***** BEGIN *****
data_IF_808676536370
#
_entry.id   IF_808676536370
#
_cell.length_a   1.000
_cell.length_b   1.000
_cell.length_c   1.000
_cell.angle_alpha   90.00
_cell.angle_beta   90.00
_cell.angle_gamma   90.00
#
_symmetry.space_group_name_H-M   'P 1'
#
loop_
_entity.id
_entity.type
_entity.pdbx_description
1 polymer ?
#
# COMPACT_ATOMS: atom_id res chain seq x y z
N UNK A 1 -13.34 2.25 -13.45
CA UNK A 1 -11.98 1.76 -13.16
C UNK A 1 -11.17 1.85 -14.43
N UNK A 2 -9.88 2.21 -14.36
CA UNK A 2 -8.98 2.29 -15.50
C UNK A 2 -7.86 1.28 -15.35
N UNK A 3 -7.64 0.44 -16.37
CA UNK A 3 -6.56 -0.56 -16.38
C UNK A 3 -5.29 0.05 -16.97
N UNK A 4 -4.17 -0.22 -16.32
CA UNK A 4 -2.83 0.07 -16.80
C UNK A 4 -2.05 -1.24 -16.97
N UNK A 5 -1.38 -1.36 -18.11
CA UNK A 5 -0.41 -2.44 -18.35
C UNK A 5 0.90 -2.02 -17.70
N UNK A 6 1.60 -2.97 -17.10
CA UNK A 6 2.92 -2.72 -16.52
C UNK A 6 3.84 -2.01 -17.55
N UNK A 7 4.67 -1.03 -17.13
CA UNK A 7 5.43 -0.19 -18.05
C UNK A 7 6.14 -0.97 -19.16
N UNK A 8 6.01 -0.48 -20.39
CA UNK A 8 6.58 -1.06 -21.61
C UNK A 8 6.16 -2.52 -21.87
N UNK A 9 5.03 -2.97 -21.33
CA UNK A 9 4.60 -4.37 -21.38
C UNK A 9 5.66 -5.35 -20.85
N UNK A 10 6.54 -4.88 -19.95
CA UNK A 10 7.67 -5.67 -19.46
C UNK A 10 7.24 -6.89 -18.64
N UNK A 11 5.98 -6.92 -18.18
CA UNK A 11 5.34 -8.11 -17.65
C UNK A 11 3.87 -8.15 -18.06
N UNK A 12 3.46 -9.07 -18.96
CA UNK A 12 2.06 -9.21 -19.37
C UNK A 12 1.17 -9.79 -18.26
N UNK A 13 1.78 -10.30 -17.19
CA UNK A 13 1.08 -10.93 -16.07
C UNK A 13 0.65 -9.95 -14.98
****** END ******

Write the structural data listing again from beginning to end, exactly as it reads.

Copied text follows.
data_IF_808676536370
#
_entry.id   IF_808676536370
#
_cell.length_a   1.000
_cell.length_b   1.000
_cell.length_c   1.000
_cell.angle_alpha   90.00
_cell.angle_beta   90.00
_cell.angle_gamma   90.00
#
_symmetry.space_group_name_H-M   'P 1'
#
loop_
_entity.id
_entity.type
_entity.pdbx_description
1 polymer ?
#
# COMPACT_ATOMS: atom_id res chain seq x y z
N UNK A 1 -13.34 2.25 -13.45
CA UNK A 1 -11.98 1.76 -13.16
C UNK A 1 -11.17 1.85 -14.43
N UNK A 2 -9.88 2.21 -14.36
CA UNK A 2 -8.98 2.29 -15.50
C UNK A 2 -7.86 1.28 -15.35
N UNK A 3 -7.64 0.44 -16.37
CA UNK A 3 -6.56 -0.56 -16.38
C UNK A 3 -5.29 0.05 -16.97
N UNK A 4 -4.17 -0.22 -16.32
CA UNK A 4 -2.83 0.07 -16.80
C UNK A 4 -2.05 -1.24 -16.97
N UNK A 5 -1.38 -1.36 -18.11
CA UNK A 5 -0.41 -2.44 -18.35
C UNK A 5 0.90 -2.02 -17.70
N UNK A 6 1.60 -2.97 -17.10
CA UNK A 6 2.92 -2.72 -16.52
C UNK A 6 3.84 -2.01 -17.55
N UNK A 7 4.67 -1.03 -17.13
CA UNK A 7 5.43 -0.19 -18.05
C UNK A 7 6.14 -0.97 -19.16
N UNK A 8 6.01 -0.48 -20.39
CA UNK A 8 6.58 -1.06 -21.61
C UNK A 8 6.16 -2.52 -21.87
N UNK A 9 5.03 -2.97 -21.33
CA UNK A 9 4.60 -4.37 -21.38
C UNK A 9 5.66 -5.35 -20.85
N UNK A 10 6.54 -4.88 -19.95
CA UNK A 10 7.67 -5.67 -19.46
C UNK A 10 7.24 -6.89 -18.64
N UNK A 11 5.98 -6.92 -18.18
CA UNK A 11 5.34 -8.11 -17.65
C UNK A 11 3.87 -8.15 -18.06
N UNK A 12 3.46 -9.07 -18.96
CA UNK A 12 2.06 -9.21 -19.37
C UNK A 12 1.17 -9.79 -18.26
N UNK A 13 1.78 -10.30 -17.19
CA UNK A 13 1.08 -10.93 -16.07
C UNK A 13 0.65 -9.95 -14.98